14 votes

What are mild versions of unrequited love?

We'd say a situation where you treat someone as a friend but they do not appreciate you in return was a "one-sided friendship". People who appear to be your friend but abandon you when you ...
Astralbee's user avatar
  • 98.4k
10 votes

Do you say "give a sociable compliment" when you mean you give a compliment as a way to socialize with people but it's not a true praise?

White lie, or "flattery" (if the intention is to influence or deceive). Or "Just being friendly and/pr polite". The other suggestions are not idiomatic.
James K's user avatar
  • 214k
8 votes

How do you express that your children to sit down to study by themselves without your urge?

There are no magic words. You just make a sentence using the normal meaning of words. "Self-awareness" doesn't mean "without external urging" so that expression doesn't work. The ...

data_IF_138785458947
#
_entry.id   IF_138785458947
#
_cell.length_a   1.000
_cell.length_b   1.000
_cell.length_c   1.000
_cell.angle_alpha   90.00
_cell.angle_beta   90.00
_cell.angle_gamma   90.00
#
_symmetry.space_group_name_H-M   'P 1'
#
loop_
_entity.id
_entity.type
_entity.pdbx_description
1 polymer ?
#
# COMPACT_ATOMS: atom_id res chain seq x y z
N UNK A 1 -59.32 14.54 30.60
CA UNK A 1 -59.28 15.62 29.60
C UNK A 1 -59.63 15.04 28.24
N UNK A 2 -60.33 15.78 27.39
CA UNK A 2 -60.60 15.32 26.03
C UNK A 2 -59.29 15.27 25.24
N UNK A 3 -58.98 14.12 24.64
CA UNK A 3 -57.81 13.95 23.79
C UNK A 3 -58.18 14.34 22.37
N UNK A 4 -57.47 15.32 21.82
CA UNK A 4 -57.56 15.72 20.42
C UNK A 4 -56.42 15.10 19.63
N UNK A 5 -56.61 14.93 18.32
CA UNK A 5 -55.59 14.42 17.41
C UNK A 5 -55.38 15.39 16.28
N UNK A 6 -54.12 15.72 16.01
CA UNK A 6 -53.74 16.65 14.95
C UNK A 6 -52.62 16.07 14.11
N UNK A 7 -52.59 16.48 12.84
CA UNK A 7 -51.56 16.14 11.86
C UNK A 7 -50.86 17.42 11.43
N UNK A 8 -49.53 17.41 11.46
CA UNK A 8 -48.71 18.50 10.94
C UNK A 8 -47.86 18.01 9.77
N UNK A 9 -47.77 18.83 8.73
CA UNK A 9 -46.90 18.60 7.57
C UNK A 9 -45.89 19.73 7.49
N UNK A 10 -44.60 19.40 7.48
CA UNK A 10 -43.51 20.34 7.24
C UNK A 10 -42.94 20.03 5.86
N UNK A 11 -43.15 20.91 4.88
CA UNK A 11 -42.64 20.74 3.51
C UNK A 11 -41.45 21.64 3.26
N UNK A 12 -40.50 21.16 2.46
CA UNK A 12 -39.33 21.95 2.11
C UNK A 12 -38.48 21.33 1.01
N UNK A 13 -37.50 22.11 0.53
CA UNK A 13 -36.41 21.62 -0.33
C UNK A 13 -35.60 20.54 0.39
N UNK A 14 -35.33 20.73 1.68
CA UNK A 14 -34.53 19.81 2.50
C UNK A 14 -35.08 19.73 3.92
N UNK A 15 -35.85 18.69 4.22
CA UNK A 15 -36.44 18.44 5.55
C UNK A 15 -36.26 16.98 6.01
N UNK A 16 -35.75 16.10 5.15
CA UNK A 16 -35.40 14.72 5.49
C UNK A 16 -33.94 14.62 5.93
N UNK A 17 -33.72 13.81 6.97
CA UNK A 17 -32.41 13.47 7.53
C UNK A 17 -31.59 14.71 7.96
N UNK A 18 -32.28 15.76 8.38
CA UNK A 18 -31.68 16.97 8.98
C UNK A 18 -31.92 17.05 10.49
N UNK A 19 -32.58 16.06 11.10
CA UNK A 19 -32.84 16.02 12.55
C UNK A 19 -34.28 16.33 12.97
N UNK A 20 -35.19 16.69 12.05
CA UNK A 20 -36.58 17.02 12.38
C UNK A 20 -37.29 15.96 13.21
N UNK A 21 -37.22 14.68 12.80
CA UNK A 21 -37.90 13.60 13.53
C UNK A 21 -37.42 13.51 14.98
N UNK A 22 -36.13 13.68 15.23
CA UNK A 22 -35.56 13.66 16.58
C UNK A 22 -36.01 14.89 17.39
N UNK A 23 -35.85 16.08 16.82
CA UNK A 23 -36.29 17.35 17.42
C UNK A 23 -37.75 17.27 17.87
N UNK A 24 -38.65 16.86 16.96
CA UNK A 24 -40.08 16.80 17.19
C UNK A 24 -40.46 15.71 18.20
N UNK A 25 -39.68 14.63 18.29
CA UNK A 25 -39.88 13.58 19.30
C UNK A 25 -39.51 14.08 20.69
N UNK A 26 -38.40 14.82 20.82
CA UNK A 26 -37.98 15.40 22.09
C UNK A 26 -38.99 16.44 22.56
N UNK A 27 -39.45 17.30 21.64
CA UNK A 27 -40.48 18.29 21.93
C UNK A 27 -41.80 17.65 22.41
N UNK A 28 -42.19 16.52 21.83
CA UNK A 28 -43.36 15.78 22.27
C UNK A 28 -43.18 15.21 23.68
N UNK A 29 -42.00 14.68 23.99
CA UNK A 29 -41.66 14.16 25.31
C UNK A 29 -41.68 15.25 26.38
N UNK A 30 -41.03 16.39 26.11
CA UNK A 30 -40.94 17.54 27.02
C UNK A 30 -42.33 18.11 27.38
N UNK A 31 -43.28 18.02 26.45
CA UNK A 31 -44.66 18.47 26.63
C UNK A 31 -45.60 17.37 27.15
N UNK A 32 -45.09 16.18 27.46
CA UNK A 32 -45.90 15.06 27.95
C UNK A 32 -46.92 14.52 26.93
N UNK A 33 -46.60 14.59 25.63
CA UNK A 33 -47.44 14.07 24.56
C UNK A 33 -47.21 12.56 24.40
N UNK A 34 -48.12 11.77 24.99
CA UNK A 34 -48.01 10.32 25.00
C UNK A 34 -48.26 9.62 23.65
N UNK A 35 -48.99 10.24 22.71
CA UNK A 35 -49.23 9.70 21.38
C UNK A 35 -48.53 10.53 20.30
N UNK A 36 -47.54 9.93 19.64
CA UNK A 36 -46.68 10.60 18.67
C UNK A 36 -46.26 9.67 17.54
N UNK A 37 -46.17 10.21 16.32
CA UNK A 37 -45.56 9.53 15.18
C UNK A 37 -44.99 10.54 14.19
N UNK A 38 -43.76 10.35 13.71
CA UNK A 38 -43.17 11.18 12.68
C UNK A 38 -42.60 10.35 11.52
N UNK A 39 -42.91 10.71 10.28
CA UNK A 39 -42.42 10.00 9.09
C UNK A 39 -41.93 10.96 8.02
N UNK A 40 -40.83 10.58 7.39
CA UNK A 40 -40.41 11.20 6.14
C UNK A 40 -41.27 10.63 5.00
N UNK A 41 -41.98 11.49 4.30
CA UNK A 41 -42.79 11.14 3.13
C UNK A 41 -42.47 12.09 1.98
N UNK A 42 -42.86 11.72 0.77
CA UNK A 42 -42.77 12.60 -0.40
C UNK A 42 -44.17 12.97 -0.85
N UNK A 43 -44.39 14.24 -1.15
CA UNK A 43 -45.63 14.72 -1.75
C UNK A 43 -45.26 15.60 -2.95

James K's user avatar
  • 214k
8 votes

How do you express that your children to sit down to study by themselves without your urge?

My children study of their own accord. My children study of their own volition. My children study of their own free will.
R u c k s a c k's user avatar
7 votes

What are mild versions of unrequited love?

I don't know of a noun for such a relationship. We say, "His friendship was not returned" or "not reciprocated". Or "His attempts at friendship ..." or "His friendly ...
Jay's user avatar
  • 63.2k
5 votes

How do you express that your children to sit down to study by themselves without your urge?